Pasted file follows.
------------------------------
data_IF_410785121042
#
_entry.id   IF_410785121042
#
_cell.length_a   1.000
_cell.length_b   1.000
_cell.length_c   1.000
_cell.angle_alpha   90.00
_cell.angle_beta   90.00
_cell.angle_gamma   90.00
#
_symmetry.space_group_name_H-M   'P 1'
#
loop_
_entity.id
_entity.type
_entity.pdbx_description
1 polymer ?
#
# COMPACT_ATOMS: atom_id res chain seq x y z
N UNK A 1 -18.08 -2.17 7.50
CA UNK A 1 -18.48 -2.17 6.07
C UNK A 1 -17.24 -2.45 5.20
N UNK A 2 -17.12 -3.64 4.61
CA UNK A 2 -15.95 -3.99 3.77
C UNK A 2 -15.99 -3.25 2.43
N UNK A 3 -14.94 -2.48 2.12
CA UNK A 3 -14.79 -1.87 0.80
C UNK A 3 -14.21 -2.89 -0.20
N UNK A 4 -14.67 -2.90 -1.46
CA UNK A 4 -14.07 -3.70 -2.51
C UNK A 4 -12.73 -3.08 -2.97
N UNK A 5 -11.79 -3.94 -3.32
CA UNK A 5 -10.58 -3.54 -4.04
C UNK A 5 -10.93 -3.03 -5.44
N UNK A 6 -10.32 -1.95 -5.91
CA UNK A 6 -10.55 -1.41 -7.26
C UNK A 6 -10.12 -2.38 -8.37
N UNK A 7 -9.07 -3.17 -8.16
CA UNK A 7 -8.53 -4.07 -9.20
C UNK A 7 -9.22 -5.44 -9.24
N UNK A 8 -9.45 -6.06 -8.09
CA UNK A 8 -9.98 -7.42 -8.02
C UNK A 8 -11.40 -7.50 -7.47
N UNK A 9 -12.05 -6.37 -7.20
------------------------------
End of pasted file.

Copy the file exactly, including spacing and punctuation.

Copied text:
data_IF_410785121042
#
_entry.id   IF_410785121042
#
_cell.length_a   1.000
_cell.length_b   1.000
_cell.length_c   1.000
_cell.angle_alpha   90.00
_cell.angle_beta   90.00
_cell.angle_gamma   90.00
#
_symmetry.space_group_name_H-M   'P 1'
#
loop_
_entity.id
_entity.type
_entity.pdbx_description
1 polymer ?
#
# COMPACT_ATOMS: atom_id res chain seq x y z
N UNK A 1 -18.08 -2.17 7.50
CA UNK A 1 -18.48 -2.17 6.07
C UNK A 1 -17.24 -2.45 5.20
N UNK A 2 -17.12 -3.64 4.61
CA UNK A 2 -15.95 -3.99 3.77
C UNK A 2 -15.99 -3.25 2.43
N UNK A 3 -14.94 -2.48 2.12
CA UNK A 3 -14.79 -1.87 0.80
C UNK A 3 -14.21 -2.89 -0.20
N UNK A 4 -14.67 -2.90 -1.46
CA UNK A 4 -14.07 -3.70 -2.51
C UNK A 4 -12.73 -3.08 -2.97
N UNK A 5 -11.79 -3.94 -3.32
CA UNK A 5 -10.58 -3.54 -4.04
C UNK A 5 -10.93 -3.03 -5.44
N UNK A 6 -10.32 -1.95 -5.91
CA UNK A 6 -10.55 -1.41 -7.26
C UNK A 6 -10.12 -2.38 -8.37
N UNK A 7 -9.07 -3.17 -8.16
CA UNK A 7 -8.53 -4.07 -9.20
C UNK A 7 -9.22 -5.44 -9.24
N UNK A 8 -9.45 -6.06 -8.09
CA UNK A 8 -9.98 -7.42 -8.02
C UNK A 8 -11.40 -7.50 -7.47
N UNK A 9 -12.05 -6.37 -7.20